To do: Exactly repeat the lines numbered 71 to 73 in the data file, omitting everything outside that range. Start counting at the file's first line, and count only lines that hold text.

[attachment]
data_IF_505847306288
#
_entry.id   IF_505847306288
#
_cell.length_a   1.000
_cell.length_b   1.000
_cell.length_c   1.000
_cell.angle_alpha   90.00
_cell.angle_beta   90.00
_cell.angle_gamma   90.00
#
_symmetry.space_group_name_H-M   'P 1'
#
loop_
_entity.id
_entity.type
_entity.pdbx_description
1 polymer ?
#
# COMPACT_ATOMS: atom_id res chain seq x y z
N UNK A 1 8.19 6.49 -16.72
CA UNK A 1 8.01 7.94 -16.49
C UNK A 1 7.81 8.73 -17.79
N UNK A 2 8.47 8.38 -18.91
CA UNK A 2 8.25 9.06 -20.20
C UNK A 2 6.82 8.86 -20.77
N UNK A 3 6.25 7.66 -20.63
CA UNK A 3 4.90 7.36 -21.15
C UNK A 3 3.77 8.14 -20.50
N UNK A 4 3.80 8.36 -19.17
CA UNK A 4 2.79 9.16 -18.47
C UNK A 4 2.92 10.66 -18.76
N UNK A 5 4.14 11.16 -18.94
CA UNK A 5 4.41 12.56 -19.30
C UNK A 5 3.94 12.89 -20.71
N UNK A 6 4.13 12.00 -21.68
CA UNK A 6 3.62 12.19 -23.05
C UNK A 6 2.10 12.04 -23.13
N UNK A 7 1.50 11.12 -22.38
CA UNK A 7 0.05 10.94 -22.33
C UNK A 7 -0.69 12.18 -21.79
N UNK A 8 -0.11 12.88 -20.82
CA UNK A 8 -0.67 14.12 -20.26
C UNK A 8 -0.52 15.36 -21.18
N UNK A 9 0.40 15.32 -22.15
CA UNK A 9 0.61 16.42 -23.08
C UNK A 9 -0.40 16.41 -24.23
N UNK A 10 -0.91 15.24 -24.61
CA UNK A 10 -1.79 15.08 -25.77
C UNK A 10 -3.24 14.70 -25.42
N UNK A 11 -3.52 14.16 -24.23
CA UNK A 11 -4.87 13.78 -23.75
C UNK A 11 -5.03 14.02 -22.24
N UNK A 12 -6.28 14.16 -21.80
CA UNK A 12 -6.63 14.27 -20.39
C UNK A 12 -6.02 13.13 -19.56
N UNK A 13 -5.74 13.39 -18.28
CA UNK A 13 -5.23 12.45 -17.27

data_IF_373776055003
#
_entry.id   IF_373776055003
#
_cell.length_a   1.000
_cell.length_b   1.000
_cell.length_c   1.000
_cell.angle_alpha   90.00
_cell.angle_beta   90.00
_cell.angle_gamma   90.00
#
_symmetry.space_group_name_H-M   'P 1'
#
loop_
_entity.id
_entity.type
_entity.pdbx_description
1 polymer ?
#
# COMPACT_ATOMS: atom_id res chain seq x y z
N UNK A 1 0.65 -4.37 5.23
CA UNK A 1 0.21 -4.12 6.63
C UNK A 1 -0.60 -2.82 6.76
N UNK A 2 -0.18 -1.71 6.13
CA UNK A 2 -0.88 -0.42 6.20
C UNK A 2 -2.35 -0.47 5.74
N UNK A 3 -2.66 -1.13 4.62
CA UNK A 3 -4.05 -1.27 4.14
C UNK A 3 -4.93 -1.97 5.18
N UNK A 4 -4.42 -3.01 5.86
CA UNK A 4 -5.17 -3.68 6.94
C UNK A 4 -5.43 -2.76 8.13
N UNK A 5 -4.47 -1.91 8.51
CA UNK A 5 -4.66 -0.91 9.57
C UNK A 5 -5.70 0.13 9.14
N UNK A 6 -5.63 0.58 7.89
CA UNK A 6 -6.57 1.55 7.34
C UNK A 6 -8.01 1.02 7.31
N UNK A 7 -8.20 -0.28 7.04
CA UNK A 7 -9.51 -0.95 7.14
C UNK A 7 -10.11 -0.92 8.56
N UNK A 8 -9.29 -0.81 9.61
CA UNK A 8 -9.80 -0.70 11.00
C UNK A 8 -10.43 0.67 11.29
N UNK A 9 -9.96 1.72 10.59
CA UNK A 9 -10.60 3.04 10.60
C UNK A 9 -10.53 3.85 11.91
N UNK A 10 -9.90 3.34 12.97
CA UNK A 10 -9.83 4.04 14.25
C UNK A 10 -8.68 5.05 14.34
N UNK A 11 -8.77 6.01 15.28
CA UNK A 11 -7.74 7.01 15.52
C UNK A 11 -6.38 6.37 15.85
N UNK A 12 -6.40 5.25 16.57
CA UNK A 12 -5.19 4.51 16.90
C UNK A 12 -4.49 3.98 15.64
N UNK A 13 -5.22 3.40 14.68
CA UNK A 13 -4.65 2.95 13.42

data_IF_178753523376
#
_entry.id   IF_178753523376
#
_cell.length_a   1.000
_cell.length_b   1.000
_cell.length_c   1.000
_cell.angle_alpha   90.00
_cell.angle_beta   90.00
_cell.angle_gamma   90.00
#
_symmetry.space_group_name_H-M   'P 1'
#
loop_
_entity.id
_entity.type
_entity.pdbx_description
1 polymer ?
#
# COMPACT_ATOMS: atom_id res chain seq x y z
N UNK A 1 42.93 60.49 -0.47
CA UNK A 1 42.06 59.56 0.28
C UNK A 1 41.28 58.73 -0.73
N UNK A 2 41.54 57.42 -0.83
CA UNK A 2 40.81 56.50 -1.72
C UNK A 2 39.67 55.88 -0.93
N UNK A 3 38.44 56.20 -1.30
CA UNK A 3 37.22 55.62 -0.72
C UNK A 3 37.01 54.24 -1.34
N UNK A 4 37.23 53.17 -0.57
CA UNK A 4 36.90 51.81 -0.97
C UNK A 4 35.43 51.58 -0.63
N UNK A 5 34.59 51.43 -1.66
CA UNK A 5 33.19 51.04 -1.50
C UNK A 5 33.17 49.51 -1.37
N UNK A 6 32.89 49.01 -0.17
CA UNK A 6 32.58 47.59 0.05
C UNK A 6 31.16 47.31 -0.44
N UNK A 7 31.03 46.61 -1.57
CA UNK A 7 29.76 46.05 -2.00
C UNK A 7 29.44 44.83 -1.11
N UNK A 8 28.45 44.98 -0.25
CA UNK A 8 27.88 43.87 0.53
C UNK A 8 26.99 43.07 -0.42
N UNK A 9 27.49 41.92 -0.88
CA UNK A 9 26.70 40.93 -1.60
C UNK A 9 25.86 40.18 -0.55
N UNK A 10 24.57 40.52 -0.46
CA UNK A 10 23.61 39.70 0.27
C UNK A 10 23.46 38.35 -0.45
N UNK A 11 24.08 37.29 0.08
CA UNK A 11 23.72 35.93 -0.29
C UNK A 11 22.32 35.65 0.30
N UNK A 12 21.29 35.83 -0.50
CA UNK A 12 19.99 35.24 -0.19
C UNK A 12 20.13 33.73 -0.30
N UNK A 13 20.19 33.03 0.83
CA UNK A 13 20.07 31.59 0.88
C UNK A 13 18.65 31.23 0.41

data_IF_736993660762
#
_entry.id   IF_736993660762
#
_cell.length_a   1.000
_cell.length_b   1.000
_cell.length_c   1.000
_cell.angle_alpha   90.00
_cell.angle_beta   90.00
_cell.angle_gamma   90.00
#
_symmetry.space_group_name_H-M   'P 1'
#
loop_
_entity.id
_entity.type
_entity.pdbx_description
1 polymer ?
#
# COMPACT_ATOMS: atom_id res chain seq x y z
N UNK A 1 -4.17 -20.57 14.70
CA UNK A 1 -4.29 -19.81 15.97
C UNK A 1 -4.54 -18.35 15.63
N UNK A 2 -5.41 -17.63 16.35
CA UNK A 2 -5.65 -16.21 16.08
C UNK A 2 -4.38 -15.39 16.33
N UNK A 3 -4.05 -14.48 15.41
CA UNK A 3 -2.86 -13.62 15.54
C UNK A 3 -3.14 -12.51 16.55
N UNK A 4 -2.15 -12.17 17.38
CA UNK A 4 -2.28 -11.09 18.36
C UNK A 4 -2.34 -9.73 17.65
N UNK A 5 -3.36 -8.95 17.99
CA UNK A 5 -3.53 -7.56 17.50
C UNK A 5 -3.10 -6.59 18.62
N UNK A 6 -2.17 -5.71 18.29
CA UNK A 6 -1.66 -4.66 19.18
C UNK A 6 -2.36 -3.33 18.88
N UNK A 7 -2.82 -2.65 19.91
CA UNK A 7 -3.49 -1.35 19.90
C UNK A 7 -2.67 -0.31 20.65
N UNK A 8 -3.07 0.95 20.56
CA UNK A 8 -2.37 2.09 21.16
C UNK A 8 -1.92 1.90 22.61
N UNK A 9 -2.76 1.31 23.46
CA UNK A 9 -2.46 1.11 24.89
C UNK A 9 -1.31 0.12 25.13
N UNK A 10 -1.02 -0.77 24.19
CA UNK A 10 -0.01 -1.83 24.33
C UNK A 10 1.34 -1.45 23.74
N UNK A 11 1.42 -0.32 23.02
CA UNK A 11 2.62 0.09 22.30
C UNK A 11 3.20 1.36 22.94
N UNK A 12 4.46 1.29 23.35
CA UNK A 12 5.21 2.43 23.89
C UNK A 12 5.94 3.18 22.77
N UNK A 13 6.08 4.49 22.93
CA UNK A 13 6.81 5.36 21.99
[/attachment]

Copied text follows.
#
loop_
_entity.id